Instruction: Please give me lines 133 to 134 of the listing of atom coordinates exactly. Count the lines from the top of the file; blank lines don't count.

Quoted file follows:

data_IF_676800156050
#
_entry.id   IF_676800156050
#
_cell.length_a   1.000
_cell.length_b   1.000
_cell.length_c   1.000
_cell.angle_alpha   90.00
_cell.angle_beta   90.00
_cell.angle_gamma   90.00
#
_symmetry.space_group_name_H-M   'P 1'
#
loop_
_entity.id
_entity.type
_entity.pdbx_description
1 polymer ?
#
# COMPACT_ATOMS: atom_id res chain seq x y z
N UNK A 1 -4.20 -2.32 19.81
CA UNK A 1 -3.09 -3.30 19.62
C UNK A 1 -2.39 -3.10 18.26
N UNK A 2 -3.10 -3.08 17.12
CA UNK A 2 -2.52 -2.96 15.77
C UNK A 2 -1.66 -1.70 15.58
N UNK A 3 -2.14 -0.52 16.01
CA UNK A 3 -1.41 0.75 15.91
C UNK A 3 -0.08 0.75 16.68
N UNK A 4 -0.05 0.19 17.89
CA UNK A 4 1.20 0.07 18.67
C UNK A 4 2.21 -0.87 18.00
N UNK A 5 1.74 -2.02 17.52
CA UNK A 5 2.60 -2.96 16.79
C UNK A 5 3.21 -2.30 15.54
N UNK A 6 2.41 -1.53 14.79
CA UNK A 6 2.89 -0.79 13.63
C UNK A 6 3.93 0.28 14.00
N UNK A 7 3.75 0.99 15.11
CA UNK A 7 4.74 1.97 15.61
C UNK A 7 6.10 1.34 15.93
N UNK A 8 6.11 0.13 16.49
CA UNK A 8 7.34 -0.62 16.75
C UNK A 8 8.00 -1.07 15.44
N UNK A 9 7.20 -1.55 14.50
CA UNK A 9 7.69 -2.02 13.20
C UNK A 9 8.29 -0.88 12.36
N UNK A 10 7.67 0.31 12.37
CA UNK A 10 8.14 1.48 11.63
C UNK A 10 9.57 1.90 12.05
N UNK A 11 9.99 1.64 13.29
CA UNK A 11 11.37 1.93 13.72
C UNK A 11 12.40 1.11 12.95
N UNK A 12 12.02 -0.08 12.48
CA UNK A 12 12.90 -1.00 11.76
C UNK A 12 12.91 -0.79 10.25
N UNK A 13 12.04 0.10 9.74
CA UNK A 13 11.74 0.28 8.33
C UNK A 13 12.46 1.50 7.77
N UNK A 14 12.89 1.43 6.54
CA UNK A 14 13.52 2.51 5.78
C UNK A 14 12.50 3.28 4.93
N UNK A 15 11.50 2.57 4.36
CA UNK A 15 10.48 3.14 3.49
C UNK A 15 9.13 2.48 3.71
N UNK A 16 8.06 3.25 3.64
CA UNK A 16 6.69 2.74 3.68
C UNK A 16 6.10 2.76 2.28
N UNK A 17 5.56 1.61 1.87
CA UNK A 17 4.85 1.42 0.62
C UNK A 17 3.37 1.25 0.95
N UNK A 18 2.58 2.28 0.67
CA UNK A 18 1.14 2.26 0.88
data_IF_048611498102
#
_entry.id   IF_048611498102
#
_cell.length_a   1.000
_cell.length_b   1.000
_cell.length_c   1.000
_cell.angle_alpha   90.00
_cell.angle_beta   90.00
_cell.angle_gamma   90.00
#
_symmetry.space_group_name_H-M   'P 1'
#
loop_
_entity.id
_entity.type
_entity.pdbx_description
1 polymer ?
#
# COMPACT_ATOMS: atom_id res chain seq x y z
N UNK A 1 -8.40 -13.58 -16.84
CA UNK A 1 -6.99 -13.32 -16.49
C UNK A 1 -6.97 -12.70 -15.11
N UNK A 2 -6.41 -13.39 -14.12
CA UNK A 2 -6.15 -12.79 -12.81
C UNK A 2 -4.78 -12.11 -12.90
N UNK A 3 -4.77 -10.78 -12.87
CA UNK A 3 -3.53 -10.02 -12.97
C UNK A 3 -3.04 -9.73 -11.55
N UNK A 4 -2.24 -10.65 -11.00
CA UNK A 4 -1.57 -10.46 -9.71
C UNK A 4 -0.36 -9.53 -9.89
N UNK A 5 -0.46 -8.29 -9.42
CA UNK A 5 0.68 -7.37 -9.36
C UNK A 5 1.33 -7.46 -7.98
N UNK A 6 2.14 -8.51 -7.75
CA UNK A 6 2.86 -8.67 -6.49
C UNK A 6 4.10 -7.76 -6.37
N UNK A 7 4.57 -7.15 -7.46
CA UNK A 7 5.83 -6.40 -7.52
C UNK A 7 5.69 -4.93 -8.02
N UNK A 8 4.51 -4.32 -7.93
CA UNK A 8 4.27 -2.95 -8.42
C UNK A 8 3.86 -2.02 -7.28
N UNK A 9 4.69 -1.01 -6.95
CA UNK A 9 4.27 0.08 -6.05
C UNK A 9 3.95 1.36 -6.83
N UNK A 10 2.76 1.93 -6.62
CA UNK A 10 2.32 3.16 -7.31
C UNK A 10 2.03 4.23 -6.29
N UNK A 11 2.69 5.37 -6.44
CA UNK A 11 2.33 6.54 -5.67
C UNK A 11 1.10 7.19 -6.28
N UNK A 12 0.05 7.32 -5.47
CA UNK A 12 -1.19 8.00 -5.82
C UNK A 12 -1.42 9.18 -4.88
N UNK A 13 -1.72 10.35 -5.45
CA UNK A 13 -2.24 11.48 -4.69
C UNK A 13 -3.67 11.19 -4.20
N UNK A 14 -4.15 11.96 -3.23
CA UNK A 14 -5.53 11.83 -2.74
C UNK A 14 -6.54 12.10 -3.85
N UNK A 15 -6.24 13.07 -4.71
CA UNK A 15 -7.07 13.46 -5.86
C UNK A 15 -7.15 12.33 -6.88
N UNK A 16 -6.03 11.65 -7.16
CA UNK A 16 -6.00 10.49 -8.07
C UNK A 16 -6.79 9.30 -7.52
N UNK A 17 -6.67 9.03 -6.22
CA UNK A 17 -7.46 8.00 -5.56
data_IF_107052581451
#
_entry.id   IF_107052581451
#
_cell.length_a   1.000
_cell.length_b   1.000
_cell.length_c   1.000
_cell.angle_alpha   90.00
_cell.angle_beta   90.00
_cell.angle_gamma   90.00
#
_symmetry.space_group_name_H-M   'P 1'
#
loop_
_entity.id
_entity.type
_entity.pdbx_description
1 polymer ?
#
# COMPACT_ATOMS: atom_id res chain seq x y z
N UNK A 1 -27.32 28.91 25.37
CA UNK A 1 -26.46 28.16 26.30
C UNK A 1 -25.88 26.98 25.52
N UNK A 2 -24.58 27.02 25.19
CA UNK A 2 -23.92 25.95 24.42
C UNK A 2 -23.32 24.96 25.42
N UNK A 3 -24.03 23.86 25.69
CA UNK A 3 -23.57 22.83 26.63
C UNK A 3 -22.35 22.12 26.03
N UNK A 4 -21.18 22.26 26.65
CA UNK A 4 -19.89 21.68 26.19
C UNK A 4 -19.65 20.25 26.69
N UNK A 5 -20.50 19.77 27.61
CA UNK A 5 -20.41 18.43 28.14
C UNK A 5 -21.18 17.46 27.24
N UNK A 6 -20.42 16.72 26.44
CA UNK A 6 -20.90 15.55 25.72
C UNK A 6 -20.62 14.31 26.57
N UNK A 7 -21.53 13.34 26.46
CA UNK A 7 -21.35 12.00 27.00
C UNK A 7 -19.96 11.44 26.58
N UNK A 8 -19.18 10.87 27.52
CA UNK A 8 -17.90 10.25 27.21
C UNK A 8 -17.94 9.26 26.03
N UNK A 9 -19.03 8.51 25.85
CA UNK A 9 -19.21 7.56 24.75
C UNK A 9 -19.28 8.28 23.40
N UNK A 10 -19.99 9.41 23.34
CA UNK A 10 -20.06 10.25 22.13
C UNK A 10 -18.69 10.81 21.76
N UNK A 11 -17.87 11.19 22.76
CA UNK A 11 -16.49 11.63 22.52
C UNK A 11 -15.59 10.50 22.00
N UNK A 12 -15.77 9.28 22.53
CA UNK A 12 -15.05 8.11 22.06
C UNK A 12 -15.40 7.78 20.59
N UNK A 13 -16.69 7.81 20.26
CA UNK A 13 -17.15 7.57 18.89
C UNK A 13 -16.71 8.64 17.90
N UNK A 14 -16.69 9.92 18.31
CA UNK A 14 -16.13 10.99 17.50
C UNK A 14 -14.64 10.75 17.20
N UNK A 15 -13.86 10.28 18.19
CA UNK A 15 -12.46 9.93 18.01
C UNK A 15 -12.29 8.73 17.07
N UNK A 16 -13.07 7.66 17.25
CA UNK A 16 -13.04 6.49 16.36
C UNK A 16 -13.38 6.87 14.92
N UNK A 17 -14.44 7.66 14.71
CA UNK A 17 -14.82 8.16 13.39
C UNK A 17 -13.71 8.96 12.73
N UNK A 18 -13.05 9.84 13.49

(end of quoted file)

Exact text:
N UNK A 14 -4.15 11.96 -3.23
CA UNK A 14 -5.53 11.83 -2.74